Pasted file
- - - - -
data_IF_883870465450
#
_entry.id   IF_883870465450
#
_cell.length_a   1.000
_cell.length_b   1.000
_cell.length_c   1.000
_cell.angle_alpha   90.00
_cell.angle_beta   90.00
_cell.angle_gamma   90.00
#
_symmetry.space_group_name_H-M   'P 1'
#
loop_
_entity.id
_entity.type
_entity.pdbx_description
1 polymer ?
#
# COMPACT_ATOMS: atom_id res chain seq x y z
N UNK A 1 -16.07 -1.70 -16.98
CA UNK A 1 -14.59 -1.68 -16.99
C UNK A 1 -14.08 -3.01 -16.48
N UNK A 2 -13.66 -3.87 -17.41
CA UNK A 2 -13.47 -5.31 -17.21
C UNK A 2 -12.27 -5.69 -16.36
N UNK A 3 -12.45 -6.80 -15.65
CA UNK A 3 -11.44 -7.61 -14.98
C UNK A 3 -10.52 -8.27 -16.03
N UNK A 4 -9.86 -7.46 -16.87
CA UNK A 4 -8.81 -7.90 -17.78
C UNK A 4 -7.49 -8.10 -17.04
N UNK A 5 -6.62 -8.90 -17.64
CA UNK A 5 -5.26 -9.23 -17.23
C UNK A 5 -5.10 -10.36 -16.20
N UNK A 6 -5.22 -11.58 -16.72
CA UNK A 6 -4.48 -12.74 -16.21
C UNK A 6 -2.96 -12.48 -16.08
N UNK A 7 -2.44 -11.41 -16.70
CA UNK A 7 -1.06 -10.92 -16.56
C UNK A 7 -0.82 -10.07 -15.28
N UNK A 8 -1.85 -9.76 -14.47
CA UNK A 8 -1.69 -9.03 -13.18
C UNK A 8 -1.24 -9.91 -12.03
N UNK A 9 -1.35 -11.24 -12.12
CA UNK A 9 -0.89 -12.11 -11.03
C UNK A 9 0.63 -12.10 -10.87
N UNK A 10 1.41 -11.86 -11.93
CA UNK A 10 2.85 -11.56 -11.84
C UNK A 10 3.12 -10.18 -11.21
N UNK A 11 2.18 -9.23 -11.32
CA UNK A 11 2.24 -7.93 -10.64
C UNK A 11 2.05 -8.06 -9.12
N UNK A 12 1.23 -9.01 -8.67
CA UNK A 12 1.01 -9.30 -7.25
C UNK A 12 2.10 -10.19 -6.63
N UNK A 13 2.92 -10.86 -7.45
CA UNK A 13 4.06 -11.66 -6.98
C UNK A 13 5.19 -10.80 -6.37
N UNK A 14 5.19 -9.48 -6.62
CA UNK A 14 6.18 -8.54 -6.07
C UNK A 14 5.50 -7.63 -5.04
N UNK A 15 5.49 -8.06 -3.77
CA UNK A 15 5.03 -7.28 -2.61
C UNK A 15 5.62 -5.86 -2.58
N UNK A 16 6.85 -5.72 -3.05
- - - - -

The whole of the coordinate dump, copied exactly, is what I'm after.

data_IF_883870465450
#
_entry.id   IF_883870465450
#
_cell.length_a   1.000
_cell.length_b   1.000
_cell.length_c   1.000
_cell.angle_alpha   90.00
_cell.angle_beta   90.00
_cell.angle_gamma   90.00
#
_symmetry.space_group_name_H-M   'P 1'
#
loop_
_entity.id
_entity.type
_entity.pdbx_description
1 polymer ?
#
# COMPACT_ATOMS: atom_id res chain seq x y z
N UNK A 1 -16.07 -1.70 -16.98
CA UNK A 1 -14.59 -1.68 -16.99
C UNK A 1 -14.08 -3.01 -16.48
N UNK A 2 -13.66 -3.87 -17.41
CA UNK A 2 -13.47 -5.31 -17.21
C UNK A 2 -12.27 -5.69 -16.36
N UNK A 3 -12.45 -6.80 -15.65
CA UNK A 3 -11.44 -7.61 -14.98
C UNK A 3 -10.52 -8.27 -16.03
N UNK A 4 -9.86 -7.46 -16.87
CA UNK A 4 -8.81 -7.90 -17.78
C UNK A 4 -7.49 -8.10 -17.04
N UNK A 5 -6.62 -8.90 -17.64
CA UNK A 5 -5.26 -9.23 -17.23
C UNK A 5 -5.10 -10.36 -16.20
N UNK A 6 -5.22 -11.58 -16.72
CA UNK A 6 -4.48 -12.74 -16.21
C UNK A 6 -2.96 -12.48 -16.08
N UNK A 7 -2.44 -11.41 -16.70
CA UNK A 7 -1.06 -10.92 -16.56
C UNK A 7 -0.82 -10.07 -15.28
N UNK A 8 -1.85 -9.76 -14.47
CA UNK A 8 -1.69 -9.03 -13.18
C UNK A 8 -1.24 -9.91 -12.03
N UNK A 9 -1.35 -11.24 -12.12
CA UNK A 9 -0.89 -12.11 -11.03
C UNK A 9 0.63 -12.10 -10.87
N UNK A 10 1.41 -11.86 -11.93
CA UNK A 10 2.85 -11.56 -11.84
C UNK A 10 3.12 -10.18 -11.21
N UNK A 11 2.18 -9.23 -11.32
CA UNK A 11 2.24 -7.93 -10.64
C UNK A 11 2.05 -8.06 -9.12
N UNK A 12 1.23 -9.01 -8.67
CA UNK A 12 1.01 -9.30 -7.25
C UNK A 12 2.10 -10.19 -6.63
N UNK A 13 2.92 -10.86 -7.45
CA UNK A 13 4.06 -11.66 -6.98
C UNK A 13 5.19 -10.80 -6.37
N UNK A 14 5.19 -9.48 -6.62
CA UNK A 14 6.18 -8.54 -6.07
C UNK A 14 5.50 -7.63 -5.04
N UNK A 15 5.49 -8.06 -3.77
CA UNK A 15 5.03 -7.28 -2.61
C UNK A 15 5.62 -5.86 -2.58
N UNK A 16 6.85 -5.72 -3.05